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While type 2 diabetes is well-known to be associated with poorer cognitive performance, few studies have reported on the association of metabolic syndrome (MetS) and contributing factors, such as insulin-resistance (HOMA-IR), low adiponectin-, and high C-reactive protein (CRP)-levels. We studied whether these factors are related to cognitive function and which of the MetS components are independently associated. The study was embedded in an ongoing family-based cohort study in a Dutch population. All participants underwent physical examinations, biomedical measurements, and neuropsychological testing. Linear regression models were used to determine the association between MetS, HOMA-IR, adiponectin levels, CRP, and cognitive test scores. Cross-sectional analyses were performed in 1,898 subjects (mean age 48 years, 43% men). People with MetS had significantly higher HOMA-IR scores, lower adiponectin levels, and higher CRP levels. MetS and high HOMA-IR were associated with poorer executive function in women (P = 0.03 and P = 0.009). MetS and HOMA-IR are associated with poorer executive function in women.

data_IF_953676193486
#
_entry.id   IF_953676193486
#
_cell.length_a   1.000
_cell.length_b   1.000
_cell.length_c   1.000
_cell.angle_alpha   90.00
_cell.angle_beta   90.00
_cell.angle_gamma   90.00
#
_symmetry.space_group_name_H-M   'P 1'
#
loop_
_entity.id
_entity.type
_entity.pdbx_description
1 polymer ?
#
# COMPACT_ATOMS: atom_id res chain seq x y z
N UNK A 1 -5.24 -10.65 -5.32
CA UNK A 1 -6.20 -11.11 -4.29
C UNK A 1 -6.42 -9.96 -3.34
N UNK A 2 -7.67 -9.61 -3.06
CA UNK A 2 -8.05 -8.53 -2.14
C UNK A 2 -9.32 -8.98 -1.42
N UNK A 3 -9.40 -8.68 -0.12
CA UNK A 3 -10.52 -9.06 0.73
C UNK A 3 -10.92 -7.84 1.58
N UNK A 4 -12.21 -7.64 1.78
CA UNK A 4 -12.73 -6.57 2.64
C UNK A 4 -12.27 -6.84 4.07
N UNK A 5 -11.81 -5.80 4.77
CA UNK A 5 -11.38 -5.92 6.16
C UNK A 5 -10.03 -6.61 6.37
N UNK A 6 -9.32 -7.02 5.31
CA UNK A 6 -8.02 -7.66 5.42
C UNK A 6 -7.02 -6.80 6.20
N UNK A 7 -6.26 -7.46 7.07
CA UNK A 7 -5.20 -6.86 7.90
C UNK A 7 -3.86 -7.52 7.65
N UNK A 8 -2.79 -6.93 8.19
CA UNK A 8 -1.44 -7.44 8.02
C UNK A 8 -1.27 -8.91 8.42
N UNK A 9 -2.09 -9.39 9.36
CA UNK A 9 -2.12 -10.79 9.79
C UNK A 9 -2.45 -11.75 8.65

Original publication

DOI

10.1007/s10654-010-9476-y

Type

Journal article

Journal

Eur J Epidemiol

Publication Date

08/2010

Volume

25

Pages

561 - 568

Keywords

Adiponectin, Adolescent, Adult, Aged, Aged, 80 and over, C-Reactive Protein, Cognition Disorders, Cohort Studies, Cross-Sectional Studies, Executive Function, Family, Female, Humans, Insulin Resistance, Linear Models, Male, Metabolic Syndrome, Middle Aged, Netherlands, Sex Factors, Young Adult